Also, April Rhodes was back. She was wasted in character and wasted as a cameo. Her song was cute, but the rumor that she was there to help get started (the Will would be leaving the glee club to go to Broadway) was squashed in about two seconds. Will Schuester would never leave those kids behind! He loves those kids so much. They saved him from a bad marriage and made him realize what was really important: being with those kids. I’m sure the tumblr Pedo!Will was having a field day with that. But in reality, his subplot was the weakest part of the episode and I would have preferred it spent more on Santana, Brittany and Karofsky.

It was nice, though, that April got to sing a somewhat funny song (and the only non Fleetwood Mac number), “It’s 10am and I’m drunk.” Matthew Morrison and Kristin Chenoweth are good Broadway actors and it was fun to watch both of them perform in that element for a little bit. Part of how Shuester fails is that he’s this normal character that acts out all these extremes, but since stage acting allows for much broader performances, Morrison tends to come off as less obnoxious doing the full stage production show tunes (i.e. “Make ‘em Laugh”). Other than that, the song was a cute interlude that reminded me how great Chenoweth’s voice is (and how much I miss Pushing Daisies).

The rest of the songs were all from Fleetwood Mac’s “Rumours” and most of them were surprisingly good. The weakest was definitely Artie’s performance of “Never Going Back Again.” Poor Artie’s voice just doesn’t hold up as well to the other guys’ and it definitely didn’t work for this song. Plus, I wasn’t crazy how they pretty much used that song to tie up the Brittany and Artie relationship and send her to Santana. Probably my second least favorite of the night, even though it was still pretty good, was “Don’t Stop.” I’m never crazy about show’s getting tied up with a neat little bow and that song felt less like they were trying to rally together and more like, “You will never hear of Sam’s financial troubles again.”

“Dreams,” sung by April, was mostly forgettable, which is surprising. Generally, April makes a hug impact, but while going over the episode, I almost forgot she sang anything other than her Broadway number. Again, her cameo was a total wash and this just proves it. While she sang it very well, the song just didn’t match up to some of the better performances, like “I Don’t Want To Know.” Finn and Quinn may not be the best couple, but they are really cute performing together. Both of them sang it pretty well, but the number was definitely made better by the performance between the two of them. As sweetly as the two of them sung the number, it was the little tugs and angry glances that made the scene feel fantastically awkward for everyone else. Rachel used their negative momentum to sing a song to Finn, “Go Your Own Way,” and she did surprisingly well with it. It seems like Lea Michele may have finally taken some notes about how toning down some of her performances. I tend to like her songs a lot better when she makes it less about, “look at how well I sing,” and more about singing the song with some justice. I can’t tell if this is a maturity that comes from experience or if she just picks and chooses which songs she wants to make all about her, but hopefully it’s a trend that remains.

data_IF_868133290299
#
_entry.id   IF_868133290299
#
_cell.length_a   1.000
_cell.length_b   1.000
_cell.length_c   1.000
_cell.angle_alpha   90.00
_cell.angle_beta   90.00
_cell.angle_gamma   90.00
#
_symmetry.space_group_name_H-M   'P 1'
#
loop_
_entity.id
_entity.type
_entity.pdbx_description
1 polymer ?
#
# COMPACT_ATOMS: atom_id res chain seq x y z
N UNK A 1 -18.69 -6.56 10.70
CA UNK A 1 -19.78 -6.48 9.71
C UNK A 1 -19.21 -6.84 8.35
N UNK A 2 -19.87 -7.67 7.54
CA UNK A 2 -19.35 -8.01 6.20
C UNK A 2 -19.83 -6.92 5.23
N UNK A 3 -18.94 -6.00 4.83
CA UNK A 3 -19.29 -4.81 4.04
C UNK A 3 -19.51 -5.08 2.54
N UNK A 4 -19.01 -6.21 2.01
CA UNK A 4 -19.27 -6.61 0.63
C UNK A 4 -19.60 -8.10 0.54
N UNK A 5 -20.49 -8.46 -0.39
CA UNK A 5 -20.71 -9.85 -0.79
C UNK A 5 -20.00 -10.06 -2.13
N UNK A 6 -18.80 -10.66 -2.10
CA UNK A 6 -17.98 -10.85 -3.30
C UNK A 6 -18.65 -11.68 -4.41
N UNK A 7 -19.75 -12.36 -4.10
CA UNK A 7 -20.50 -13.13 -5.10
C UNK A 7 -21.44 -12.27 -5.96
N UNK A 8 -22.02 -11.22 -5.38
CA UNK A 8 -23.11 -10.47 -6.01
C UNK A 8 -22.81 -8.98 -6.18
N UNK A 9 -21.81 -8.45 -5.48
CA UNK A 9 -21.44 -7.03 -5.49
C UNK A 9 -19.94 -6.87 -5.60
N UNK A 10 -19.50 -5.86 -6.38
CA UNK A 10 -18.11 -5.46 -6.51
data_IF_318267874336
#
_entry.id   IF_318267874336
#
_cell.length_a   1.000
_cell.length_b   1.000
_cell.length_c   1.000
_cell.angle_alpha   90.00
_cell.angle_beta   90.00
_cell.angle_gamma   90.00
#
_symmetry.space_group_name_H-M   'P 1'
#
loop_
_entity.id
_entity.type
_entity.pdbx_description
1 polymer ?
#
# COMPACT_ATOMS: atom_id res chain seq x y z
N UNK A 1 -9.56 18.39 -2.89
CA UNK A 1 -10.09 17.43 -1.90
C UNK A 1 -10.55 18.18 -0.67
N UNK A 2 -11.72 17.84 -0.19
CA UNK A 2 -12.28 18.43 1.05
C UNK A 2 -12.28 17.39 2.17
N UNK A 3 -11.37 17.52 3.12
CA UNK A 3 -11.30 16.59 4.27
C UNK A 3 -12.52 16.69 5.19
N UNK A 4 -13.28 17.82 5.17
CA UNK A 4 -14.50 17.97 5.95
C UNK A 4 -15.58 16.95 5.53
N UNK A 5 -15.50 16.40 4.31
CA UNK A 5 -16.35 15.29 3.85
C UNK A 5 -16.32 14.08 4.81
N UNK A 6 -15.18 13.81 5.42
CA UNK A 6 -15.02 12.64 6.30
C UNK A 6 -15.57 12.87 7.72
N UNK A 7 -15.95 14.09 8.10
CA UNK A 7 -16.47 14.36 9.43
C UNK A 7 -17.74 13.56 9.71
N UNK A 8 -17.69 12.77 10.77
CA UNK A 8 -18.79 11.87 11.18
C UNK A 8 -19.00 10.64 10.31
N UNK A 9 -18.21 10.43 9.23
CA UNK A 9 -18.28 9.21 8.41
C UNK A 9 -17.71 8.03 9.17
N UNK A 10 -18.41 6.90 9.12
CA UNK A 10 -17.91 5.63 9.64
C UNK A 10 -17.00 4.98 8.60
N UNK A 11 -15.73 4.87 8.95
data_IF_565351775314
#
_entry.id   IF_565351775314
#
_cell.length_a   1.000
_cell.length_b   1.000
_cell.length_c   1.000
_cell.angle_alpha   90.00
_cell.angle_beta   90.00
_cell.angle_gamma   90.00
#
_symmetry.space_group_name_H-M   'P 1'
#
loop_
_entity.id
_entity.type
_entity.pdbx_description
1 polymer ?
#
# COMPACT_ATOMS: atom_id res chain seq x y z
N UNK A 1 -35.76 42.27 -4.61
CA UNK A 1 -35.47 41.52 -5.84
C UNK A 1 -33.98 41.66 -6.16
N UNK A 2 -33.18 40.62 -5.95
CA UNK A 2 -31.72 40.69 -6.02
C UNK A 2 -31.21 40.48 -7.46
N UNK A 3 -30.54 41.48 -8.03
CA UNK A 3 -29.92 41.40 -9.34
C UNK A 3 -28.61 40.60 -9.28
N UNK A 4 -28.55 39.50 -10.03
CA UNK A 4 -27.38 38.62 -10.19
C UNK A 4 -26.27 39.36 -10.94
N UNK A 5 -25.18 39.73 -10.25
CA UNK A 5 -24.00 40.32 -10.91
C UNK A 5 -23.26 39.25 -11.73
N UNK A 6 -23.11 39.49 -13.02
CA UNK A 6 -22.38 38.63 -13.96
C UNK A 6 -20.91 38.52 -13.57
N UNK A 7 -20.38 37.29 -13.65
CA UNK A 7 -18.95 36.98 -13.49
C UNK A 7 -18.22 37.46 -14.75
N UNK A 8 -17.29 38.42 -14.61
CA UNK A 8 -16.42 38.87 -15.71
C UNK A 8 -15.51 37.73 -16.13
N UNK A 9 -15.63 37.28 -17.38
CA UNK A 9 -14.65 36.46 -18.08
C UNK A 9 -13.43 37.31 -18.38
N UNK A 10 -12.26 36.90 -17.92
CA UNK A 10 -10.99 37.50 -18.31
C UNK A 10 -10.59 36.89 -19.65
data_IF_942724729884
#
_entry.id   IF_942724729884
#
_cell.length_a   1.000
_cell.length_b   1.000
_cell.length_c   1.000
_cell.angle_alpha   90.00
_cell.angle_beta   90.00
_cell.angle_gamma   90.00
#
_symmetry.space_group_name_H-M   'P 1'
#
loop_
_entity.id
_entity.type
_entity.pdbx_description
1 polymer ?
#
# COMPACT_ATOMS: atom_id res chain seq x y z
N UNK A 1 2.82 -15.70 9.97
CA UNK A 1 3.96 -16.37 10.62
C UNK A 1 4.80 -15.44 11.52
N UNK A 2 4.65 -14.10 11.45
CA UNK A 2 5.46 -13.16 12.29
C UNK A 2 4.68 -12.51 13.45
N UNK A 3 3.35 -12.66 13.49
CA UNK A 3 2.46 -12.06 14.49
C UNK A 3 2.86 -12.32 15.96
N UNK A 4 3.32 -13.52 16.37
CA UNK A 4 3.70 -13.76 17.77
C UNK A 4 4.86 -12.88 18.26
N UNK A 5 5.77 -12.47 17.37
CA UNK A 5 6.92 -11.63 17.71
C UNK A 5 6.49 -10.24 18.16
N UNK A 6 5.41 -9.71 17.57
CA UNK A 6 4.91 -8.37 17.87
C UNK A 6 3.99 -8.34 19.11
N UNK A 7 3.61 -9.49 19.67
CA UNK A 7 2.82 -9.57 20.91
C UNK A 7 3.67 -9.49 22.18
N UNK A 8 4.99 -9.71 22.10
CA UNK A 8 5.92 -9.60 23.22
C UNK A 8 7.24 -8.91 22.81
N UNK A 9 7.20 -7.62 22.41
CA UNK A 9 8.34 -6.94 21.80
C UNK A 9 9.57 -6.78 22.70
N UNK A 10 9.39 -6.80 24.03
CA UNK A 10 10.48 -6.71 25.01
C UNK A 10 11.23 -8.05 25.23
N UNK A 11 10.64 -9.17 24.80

Best song of the night had to go to “Songbird” sung by Santana. It was phenomenal and brought tears to my eyes (of course it didn’t help that this episode also contained the amazing “It Gets Better”/Google Chrome ad). If Santana keeps singing like that I have no qualms about her dating and manipulating whomever she wants. I’m actually really hoping that when Glee inevitably crashes and burns, Naya Rivera has a career after this because she’s too talented to just only have “Glee” on her credits.

It seems like the show finally wizened up and gave us a pretty decent episode, but with only three episodes left it remains to be seen if they can actually take this momentum and end the season in a good spot, or if they’ll squander it all by continuing to put Sue in ridiculous costumes.